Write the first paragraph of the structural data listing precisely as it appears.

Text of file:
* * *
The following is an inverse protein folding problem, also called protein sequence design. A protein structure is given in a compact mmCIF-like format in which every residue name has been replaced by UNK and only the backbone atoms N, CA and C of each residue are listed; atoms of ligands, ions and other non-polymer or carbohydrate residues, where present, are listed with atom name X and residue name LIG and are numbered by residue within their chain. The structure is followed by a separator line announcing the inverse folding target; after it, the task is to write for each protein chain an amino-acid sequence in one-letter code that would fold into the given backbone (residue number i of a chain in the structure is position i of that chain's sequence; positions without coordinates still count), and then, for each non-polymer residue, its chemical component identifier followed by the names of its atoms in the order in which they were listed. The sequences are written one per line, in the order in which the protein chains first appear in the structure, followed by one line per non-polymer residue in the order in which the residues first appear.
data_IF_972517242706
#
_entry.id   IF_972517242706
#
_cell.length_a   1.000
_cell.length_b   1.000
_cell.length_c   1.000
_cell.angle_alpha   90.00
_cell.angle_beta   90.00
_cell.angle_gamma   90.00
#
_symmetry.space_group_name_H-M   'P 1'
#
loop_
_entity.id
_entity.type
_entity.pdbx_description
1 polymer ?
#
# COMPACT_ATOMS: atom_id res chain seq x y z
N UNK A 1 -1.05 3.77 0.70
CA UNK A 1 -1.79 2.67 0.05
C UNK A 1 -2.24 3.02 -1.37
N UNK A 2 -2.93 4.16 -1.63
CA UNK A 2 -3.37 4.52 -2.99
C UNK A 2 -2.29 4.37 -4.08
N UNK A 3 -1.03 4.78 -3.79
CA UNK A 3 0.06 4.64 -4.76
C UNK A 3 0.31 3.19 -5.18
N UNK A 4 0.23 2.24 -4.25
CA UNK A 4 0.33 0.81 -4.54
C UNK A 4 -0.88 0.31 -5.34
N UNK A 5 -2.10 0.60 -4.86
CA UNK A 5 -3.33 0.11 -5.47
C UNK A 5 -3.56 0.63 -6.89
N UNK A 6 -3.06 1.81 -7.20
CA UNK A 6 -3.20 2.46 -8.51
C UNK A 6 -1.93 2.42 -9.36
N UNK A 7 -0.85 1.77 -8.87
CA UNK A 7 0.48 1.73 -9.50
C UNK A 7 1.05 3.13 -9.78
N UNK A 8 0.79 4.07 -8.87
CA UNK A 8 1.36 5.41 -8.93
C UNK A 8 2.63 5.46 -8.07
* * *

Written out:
The following is an inverse protein folding problem, also called protein sequence design. A protein structure is given in a compact mmCIF-like format in which every residue name has been replaced by UNK and only the backbone atoms N, CA and C of each residue are listed; atoms of ligands, ions and other non-polymer or carbohydrate residues, where present, are listed with atom name X and residue name LIG and are numbered by residue within their chain. The structure is followed by a separator line announcing the inverse folding target; after it, the task is to write for each protein chain an amino-acid sequence in one-letter code that would fold into the given backbone (residue number i of a chain in the structure is position i of that chain's sequence; positions without coordinates still count), and then, for each non-polymer residue, its chemical component identifier followed by the names of its atoms in the order in which they were listed. The sequences are written one per line, in the order in which the protein chains first appear in the structure, followed by one line per non-polymer residue in the order in which the residues first appear.